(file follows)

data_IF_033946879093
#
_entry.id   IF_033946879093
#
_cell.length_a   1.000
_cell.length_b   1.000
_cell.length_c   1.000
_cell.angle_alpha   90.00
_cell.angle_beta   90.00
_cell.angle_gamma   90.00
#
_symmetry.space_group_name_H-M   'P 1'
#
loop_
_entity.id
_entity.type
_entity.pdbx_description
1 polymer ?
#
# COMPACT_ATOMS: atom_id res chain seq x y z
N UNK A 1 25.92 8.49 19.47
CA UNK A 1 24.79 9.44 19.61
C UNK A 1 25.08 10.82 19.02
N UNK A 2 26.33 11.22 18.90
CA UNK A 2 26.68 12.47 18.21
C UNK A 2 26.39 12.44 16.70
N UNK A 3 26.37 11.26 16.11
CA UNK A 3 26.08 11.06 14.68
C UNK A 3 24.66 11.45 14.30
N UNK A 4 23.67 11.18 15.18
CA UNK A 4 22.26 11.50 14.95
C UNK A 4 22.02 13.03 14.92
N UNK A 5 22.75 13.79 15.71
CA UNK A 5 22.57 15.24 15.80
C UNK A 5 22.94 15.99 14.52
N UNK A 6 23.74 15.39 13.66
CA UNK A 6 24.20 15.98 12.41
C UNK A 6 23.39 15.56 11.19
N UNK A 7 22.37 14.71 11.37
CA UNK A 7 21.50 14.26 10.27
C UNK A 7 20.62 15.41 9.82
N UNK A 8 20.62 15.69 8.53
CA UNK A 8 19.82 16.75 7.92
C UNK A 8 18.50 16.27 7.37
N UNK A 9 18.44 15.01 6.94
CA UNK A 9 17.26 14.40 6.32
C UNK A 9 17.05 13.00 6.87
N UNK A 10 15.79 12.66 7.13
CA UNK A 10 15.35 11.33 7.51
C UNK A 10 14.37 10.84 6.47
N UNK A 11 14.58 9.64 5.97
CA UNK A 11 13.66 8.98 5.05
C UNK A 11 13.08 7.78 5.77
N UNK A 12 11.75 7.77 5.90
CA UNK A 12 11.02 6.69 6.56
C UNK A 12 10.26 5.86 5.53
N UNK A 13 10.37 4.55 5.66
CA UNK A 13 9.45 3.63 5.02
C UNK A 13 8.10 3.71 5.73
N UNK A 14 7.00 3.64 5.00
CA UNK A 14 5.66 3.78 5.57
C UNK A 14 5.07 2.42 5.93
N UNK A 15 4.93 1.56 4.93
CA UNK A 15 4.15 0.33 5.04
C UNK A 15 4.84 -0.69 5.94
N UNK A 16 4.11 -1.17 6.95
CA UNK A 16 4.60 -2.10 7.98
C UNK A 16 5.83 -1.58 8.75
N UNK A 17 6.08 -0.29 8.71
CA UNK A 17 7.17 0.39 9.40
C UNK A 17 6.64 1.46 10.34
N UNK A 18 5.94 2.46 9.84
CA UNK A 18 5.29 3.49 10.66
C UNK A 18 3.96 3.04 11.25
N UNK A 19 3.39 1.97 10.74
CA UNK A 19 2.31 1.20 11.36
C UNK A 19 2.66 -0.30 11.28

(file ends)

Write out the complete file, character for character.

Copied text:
data_IF_033946879093
#
_entry.id   IF_033946879093
#
_cell.length_a   1.000
_cell.length_b   1.000
_cell.length_c   1.000
_cell.angle_alpha   90.00
_cell.angle_beta   90.00
_cell.angle_gamma   90.00
#
_symmetry.space_group_name_H-M   'P 1'
#
loop_
_entity.id
_entity.type
_entity.pdbx_description
1 polymer ?
#
# COMPACT_ATOMS: atom_id res chain seq x y z
N UNK A 1 25.92 8.49 19.47
CA UNK A 1 24.79 9.44 19.61
C UNK A 1 25.08 10.82 19.02
N UNK A 2 26.33 11.22 18.90
CA UNK A 2 26.68 12.47 18.21
C UNK A 2 26.39 12.44 16.70
N UNK A 3 26.37 11.26 16.11
CA UNK A 3 26.08 11.06 14.68
C UNK A 3 24.66 11.45 14.30
N UNK A 4 23.67 11.18 15.18
CA UNK A 4 22.26 11.50 14.95
C UNK A 4 22.02 13.03 14.92
N UNK A 5 22.75 13.79 15.71
CA UNK A 5 22.57 15.24 15.80
C UNK A 5 22.94 15.99 14.52
N UNK A 6 23.74 15.39 13.66
CA UNK A 6 24.20 15.98 12.41
C UNK A 6 23.39 15.56 11.19
N UNK A 7 22.37 14.71 11.37
CA UNK A 7 21.50 14.26 10.27
C UNK A 7 20.62 15.41 9.82
N UNK A 8 20.62 15.69 8.53
CA UNK A 8 19.82 16.75 7.92
C UNK A 8 18.50 16.27 7.37
N UNK A 9 18.44 15.01 6.94
CA UNK A 9 17.26 14.40 6.32
C UNK A 9 17.05 13.00 6.87
N UNK A 10 15.79 12.66 7.13
CA UNK A 10 15.35 11.33 7.51
C UNK A 10 14.37 10.84 6.47
N UNK A 11 14.58 9.64 5.97
CA UNK A 11 13.66 8.98 5.05
C UNK A 11 13.08 7.78 5.77
N UNK A 12 11.75 7.77 5.90
CA UNK A 12 11.02 6.69 6.56
C UNK A 12 10.26 5.86 5.53
N UNK A 13 10.37 4.55 5.66
CA UNK A 13 9.45 3.63 5.02
C UNK A 13 8.10 3.71 5.73
N UNK A 14 7.00 3.64 5.00
CA UNK A 14 5.66 3.78 5.57
C UNK A 14 5.07 2.42 5.93
N UNK A 15 4.93 1.56 4.93
CA UNK A 15 4.15 0.33 5.04
C UNK A 15 4.84 -0.69 5.94
N UNK A 16 4.11 -1.17 6.95
CA UNK A 16 4.60 -2.10 7.98
C UNK A 16 5.83 -1.58 8.75
N UNK A 17 6.08 -0.29 8.71
CA UNK A 17 7.17 0.39 9.40
C UNK A 17 6.64 1.46 10.34
N UNK A 18 5.94 2.46 9.84
CA UNK A 18 5.29 3.49 10.66
C UNK A 18 3.96 3.04 11.25
N UNK A 19 3.39 1.97 10.74
CA UNK A 19 2.31 1.20 11.36
C UNK A 19 2.66 -0.30 11.28